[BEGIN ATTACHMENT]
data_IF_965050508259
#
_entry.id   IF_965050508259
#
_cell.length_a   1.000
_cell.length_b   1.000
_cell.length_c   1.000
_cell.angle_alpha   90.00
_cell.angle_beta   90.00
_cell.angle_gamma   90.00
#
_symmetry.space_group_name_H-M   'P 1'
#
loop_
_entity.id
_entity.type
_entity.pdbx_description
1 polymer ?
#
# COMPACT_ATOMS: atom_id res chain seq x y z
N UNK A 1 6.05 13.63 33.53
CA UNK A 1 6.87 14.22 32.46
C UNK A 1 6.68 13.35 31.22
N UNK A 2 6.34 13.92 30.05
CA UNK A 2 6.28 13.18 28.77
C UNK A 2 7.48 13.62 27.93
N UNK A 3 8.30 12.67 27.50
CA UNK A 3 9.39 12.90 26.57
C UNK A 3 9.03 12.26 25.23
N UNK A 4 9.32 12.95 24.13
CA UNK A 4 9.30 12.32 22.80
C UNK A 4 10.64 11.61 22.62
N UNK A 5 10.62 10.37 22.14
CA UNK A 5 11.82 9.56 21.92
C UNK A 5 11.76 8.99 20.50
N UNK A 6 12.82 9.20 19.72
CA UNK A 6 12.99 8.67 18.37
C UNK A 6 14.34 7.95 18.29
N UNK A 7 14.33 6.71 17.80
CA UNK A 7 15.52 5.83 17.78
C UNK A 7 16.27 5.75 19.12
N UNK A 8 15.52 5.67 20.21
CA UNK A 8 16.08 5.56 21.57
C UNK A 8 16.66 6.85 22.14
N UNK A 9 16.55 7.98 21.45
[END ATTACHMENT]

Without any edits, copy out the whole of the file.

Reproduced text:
data_IF_965050508259
#
_entry.id   IF_965050508259
#
_cell.length_a   1.000
_cell.length_b   1.000
_cell.length_c   1.000
_cell.angle_alpha   90.00
_cell.angle_beta   90.00
_cell.angle_gamma   90.00
#
_symmetry.space_group_name_H-M   'P 1'
#
loop_
_entity.id
_entity.type
_entity.pdbx_description
1 polymer ?
#
# COMPACT_ATOMS: atom_id res chain seq x y z
N UNK A 1 6.05 13.63 33.53
CA UNK A 1 6.87 14.22 32.46
C UNK A 1 6.68 13.35 31.22
N UNK A 2 6.34 13.92 30.05
CA UNK A 2 6.28 13.18 28.77
C UNK A 2 7.48 13.62 27.93
N UNK A 3 8.30 12.67 27.50
CA UNK A 3 9.39 12.90 26.57
C UNK A 3 9.03 12.26 25.23
N UNK A 4 9.32 12.95 24.13
CA UNK A 4 9.30 12.32 22.80
C UNK A 4 10.64 11.61 22.62
N UNK A 5 10.62 10.37 22.14
CA UNK A 5 11.82 9.56 21.92
C UNK A 5 11.76 8.99 20.50
N UNK A 6 12.82 9.20 19.72
CA UNK A 6 12.99 8.67 18.37
C UNK A 6 14.34 7.95 18.29
N UNK A 7 14.33 6.71 17.80
CA UNK A 7 15.52 5.83 17.78
C UNK A 7 16.27 5.75 19.12
N UNK A 8 15.52 5.67 20.21
CA UNK A 8 16.08 5.56 21.57
C UNK A 8 16.66 6.85 22.14
N UNK A 9 16.55 7.98 21.45